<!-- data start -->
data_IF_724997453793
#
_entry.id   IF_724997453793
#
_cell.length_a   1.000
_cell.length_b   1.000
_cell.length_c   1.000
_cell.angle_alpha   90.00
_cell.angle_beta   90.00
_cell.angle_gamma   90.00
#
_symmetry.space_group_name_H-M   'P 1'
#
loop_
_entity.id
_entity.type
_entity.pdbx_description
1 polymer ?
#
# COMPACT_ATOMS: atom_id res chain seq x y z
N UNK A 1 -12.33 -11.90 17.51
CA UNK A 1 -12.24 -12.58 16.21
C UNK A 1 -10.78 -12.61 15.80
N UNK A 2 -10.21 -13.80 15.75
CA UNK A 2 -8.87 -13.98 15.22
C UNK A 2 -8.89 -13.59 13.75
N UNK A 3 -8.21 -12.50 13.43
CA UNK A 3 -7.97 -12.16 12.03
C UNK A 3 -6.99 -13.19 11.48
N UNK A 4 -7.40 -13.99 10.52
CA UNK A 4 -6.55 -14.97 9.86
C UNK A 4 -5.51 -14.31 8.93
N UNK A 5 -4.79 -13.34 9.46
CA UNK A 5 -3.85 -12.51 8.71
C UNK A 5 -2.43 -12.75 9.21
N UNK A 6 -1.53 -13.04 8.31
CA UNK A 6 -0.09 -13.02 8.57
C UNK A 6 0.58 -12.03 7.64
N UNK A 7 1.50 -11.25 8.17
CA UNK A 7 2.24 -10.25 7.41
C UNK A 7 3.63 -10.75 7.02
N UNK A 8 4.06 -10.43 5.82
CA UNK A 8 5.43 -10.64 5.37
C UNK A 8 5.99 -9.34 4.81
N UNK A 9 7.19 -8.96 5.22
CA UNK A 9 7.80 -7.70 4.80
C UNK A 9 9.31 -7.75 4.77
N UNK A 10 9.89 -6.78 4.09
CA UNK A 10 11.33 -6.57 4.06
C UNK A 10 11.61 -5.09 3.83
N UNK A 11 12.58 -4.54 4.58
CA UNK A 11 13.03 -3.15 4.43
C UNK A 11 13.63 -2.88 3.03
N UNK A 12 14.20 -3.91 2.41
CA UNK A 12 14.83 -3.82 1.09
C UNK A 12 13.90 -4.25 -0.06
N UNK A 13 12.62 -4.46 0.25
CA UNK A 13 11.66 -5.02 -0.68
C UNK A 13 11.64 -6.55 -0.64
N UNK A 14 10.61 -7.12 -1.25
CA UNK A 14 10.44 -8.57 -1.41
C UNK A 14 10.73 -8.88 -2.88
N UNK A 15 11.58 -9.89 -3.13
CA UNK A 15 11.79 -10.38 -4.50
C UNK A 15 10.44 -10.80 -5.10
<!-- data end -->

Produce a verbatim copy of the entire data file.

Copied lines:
data_IF_724997453793
#
_entry.id   IF_724997453793
#
_cell.length_a   1.000
_cell.length_b   1.000
_cell.length_c   1.000
_cell.angle_alpha   90.00
_cell.angle_beta   90.00
_cell.angle_gamma   90.00
#
_symmetry.space_group_name_H-M   'P 1'
#
loop_
_entity.id
_entity.type
_entity.pdbx_description
1 polymer ?
#
# COMPACT_ATOMS: atom_id res chain seq x y z
N UNK A 1 -12.33 -11.90 17.51
CA UNK A 1 -12.24 -12.58 16.21
C UNK A 1 -10.78 -12.61 15.80
N UNK A 2 -10.21 -13.80 15.75
CA UNK A 2 -8.87 -13.98 15.22
C UNK A 2 -8.89 -13.59 13.75
N UNK A 3 -8.21 -12.50 13.43
CA UNK A 3 -7.97 -12.16 12.03
C UNK A 3 -6.99 -13.19 11.48
N UNK A 4 -7.40 -13.99 10.52
CA UNK A 4 -6.55 -14.97 9.86
C UNK A 4 -5.51 -14.31 8.93
N UNK A 5 -4.79 -13.34 9.46
CA UNK A 5 -3.85 -12.51 8.71
C UNK A 5 -2.43 -12.75 9.21
N UNK A 6 -1.53 -13.04 8.31
CA UNK A 6 -0.09 -13.02 8.57
C UNK A 6 0.58 -12.03 7.64
N UNK A 7 1.50 -11.25 8.17
CA UNK A 7 2.24 -10.25 7.41
C UNK A 7 3.63 -10.75 7.02
N UNK A 8 4.06 -10.43 5.82
CA UNK A 8 5.43 -10.64 5.37
C UNK A 8 5.99 -9.34 4.81
N UNK A 9 7.19 -8.96 5.22
CA UNK A 9 7.80 -7.70 4.80
C UNK A 9 9.31 -7.75 4.77
N UNK A 10 9.89 -6.78 4.09
CA UNK A 10 11.33 -6.57 4.06
C UNK A 10 11.61 -5.09 3.83
N UNK A 11 12.58 -4.54 4.58
CA UNK A 11 13.03 -3.15 4.43
C UNK A 11 13.63 -2.88 3.03
N UNK A 12 14.20 -3.91 2.41
CA UNK A 12 14.83 -3.82 1.09
C UNK A 12 13.90 -4.25 -0.06
N UNK A 13 12.62 -4.46 0.25
CA UNK A 13 11.66 -5.02 -0.68
C UNK A 13 11.64 -6.55 -0.64
N UNK A 14 10.61 -7.12 -1.25
CA UNK A 14 10.44 -8.57 -1.41
C UNK A 14 10.73 -8.88 -2.88
N UNK A 15 11.58 -9.89 -3.13
CA UNK A 15 11.79 -10.38 -4.50
C UNK A 15 10.44 -10.80 -5.10